Professors who are insecure with respect to their ability and competence demand, rather than command respect. They institute complicated procedures which ensure that students need to suck up to them. Professors who know they are good don’t care. For example, the better professors who taught me at IIT never took attendance (everybody would be marked present), and would yet lecture to a full house most of the time. Lesser professors would get finicky about attendance. And other such trivial things. By forcing students to do things in a certain way, by “being strict”, they assumed, that students would respect them. It is a wonder that none of them thought this might be counterproductive.
In our third semester at IIT, we had this course called “Digital logic and VLSI Design Lab”. It was a decent and useful course. You would build digital circuits and test them out. No rocket science to it, but something that was useful in the long run. And because there was no rocket science to it, the faculty (one of the more insecure professors) had instituted a complicated process so that he gets some respect (or attention at least). Actually it wasn’t that complex. Before an experiment, we had to write up about the circuit and how we go about the experiment and get his signature on our write up. The lab assistant had been instructed that we should be issued components only after our report had been countersigned by the professor. Nothing too complicated, but a small step to ensure we suck up to him.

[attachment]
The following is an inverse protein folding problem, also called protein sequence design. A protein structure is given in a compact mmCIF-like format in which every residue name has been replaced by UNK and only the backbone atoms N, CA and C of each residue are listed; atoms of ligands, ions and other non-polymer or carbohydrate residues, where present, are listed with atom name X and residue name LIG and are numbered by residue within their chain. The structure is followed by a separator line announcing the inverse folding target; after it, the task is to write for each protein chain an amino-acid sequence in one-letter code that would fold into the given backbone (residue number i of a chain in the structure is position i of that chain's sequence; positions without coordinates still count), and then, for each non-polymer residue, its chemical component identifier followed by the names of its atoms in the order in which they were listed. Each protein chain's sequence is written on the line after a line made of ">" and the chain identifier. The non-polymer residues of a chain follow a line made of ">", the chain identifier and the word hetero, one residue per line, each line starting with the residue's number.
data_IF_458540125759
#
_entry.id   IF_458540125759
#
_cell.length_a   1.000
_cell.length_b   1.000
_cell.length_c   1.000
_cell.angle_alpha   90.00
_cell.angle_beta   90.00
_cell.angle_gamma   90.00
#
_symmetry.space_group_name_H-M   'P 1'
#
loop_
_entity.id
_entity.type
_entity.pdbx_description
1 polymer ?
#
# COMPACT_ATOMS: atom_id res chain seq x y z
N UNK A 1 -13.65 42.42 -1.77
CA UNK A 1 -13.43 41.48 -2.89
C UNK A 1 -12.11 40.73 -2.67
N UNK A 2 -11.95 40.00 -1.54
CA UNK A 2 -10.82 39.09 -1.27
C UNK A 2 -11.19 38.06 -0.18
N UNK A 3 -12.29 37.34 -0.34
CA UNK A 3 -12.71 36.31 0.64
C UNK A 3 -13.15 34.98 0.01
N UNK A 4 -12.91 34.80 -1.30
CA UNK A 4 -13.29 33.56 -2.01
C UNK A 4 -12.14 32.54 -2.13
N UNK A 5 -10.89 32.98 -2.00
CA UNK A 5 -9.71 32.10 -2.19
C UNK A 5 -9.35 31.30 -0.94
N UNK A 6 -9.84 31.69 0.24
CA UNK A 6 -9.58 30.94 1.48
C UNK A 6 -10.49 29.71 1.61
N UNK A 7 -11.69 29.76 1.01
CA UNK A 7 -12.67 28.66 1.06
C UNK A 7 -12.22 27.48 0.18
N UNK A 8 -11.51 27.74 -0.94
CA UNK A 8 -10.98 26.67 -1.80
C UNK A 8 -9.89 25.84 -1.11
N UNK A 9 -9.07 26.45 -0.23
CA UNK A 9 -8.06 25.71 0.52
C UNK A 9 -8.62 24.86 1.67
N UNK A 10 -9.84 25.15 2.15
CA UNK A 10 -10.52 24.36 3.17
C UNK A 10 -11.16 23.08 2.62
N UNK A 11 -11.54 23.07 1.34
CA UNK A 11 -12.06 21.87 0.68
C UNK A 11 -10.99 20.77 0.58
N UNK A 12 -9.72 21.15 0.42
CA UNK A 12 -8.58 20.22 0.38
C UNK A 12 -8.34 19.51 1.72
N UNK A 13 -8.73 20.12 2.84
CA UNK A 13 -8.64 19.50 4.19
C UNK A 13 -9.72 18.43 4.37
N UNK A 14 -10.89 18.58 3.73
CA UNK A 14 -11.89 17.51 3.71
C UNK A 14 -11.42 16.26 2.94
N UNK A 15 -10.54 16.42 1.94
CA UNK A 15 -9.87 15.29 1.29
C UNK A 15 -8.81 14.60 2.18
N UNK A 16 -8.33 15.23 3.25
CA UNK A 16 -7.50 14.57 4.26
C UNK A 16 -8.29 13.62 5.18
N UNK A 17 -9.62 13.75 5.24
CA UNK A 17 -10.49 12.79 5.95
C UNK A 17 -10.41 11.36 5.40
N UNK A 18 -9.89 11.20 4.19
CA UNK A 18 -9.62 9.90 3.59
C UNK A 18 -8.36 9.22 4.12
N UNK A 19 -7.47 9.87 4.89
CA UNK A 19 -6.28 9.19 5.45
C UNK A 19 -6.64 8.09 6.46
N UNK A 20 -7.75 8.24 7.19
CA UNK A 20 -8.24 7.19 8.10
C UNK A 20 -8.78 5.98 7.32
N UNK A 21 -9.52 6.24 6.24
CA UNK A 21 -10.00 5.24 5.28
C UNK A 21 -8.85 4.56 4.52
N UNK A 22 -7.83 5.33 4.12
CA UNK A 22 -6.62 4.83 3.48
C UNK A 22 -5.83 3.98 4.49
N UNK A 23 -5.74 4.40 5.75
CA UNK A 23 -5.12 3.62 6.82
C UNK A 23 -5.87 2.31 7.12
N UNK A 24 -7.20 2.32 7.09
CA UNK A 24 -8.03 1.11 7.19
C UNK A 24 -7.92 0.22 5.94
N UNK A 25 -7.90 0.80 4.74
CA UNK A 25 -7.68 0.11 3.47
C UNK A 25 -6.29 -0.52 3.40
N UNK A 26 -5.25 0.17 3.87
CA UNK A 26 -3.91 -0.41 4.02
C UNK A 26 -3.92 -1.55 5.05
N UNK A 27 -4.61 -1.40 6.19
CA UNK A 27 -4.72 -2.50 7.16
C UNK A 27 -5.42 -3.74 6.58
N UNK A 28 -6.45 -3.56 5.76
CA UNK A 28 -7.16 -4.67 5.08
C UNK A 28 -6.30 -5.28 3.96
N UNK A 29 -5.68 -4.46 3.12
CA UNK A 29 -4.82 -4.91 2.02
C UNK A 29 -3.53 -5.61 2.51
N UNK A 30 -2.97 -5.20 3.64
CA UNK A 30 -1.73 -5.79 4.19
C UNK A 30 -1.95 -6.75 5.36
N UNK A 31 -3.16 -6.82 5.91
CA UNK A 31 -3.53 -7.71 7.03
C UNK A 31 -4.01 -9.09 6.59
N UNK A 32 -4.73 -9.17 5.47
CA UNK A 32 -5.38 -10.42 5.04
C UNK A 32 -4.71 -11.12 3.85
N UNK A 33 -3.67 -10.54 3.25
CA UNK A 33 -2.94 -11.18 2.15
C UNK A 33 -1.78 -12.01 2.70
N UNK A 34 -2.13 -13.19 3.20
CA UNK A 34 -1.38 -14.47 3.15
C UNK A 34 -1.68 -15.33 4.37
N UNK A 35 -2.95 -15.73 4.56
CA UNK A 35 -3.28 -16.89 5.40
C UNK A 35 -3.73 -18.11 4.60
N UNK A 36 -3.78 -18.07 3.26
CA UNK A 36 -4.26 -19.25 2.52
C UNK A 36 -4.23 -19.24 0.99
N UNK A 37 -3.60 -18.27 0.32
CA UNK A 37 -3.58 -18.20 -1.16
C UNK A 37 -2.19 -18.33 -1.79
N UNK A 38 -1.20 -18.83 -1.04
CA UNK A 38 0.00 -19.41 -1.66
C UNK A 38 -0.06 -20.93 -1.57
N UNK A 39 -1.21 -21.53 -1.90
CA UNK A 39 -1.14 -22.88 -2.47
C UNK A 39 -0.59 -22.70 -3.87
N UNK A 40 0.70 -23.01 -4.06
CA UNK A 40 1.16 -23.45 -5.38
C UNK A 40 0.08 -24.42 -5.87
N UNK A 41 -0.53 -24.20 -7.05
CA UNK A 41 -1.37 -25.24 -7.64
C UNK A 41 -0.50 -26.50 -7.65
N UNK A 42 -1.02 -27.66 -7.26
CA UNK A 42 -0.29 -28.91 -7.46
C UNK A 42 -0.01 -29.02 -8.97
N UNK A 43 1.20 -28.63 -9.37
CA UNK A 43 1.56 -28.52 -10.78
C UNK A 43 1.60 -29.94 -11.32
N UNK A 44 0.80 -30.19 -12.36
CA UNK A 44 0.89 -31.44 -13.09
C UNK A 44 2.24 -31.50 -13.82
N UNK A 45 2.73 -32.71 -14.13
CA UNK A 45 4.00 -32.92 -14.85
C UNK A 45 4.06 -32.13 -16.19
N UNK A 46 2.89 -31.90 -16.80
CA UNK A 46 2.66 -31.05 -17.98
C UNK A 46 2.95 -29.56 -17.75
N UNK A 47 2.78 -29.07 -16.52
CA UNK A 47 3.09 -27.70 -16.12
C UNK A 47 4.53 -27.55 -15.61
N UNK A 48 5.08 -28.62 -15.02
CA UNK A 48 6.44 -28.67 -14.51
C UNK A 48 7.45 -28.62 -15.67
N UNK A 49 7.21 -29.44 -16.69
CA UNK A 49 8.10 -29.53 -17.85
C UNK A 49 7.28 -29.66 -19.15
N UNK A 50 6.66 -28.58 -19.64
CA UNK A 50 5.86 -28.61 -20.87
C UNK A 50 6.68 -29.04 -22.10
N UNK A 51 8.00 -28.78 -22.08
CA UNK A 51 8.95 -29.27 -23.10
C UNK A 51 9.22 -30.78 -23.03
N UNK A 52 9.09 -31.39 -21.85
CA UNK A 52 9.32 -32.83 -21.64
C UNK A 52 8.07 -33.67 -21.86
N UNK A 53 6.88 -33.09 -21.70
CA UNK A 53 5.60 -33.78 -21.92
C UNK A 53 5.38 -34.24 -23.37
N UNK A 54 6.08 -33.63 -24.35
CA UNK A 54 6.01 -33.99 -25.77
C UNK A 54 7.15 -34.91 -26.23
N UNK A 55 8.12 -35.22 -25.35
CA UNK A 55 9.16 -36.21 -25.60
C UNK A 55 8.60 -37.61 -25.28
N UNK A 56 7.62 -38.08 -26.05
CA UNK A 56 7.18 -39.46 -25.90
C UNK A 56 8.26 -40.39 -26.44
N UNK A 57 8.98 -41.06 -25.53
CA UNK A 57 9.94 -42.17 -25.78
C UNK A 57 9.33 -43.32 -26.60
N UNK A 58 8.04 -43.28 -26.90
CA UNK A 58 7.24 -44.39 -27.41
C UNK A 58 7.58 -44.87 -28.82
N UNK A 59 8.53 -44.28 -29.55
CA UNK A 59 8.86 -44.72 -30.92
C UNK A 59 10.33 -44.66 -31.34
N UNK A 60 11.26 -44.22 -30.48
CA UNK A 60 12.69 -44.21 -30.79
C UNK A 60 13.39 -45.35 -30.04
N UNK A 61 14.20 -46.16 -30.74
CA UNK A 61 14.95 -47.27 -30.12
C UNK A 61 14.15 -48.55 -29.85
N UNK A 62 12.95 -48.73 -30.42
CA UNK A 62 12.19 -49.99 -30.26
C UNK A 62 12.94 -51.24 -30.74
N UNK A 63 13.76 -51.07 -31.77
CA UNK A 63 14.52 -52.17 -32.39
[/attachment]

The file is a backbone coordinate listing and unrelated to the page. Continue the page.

Things were mostly smooth, but one day the professor was late to arrive. Or maybe he was there and we didn’t see him – I don’t remember correctly. I don’t know how it happened but we managed to get the components from the lab assistant without our report having been countersigned by the professor. In a jiffy (after all we were three bright IIT boys) we had finished the experiment. And we called the professor to show him the results.
The experiment didn’t matter to him. He didn’t care one bit about the elegant circuit we had constructed. He only looked at our write up. His signature was missing. And he went wild. I won’t get into the details here but he went absolutely ballistic and threatened to annul our experiment, and possibly even fail the three of us in that course. “Such indiscipline is not to be tolerated”, he said.
“Sir, but this is not fair”, a teammate interjected. It only ensured that the professor went even more ballistic. “You guys must be reading the newspapers”, he thundered. “You see what is happening in South Africa? Is that fair? There is absolutely no fairness in this world, so you won’t get any brownie points by arguing that something is not fair” (the professor was a big cricket fan. The events in South Africa pertained to the one match suspension of Virender Sehwag and a suspended sentence to six other Indians, handed out by match referee Mike Denness).
“I don’t want my students to be this indisciplined”, he went on. “You never know where this will take you, if it is not nipped in the bud. One day you will do your experiment without taking my signature. When that is tolerated, you get encouraged to more indiscipline. And so it grows. And one day you will be bombing the WTC”. None of the three of us was able to react to this (this was in October 2001).
I don’t exactly remember how it ended. If I remember right, we had to dismantle our set up, take the professor’s signature on our write up, re-issue the components and re-do the experiment – but I’m not sure – maybe we were let off. But it was an important lesson for us – if indiscipline is not checked right up front, you could go on to be a terrorist it seems!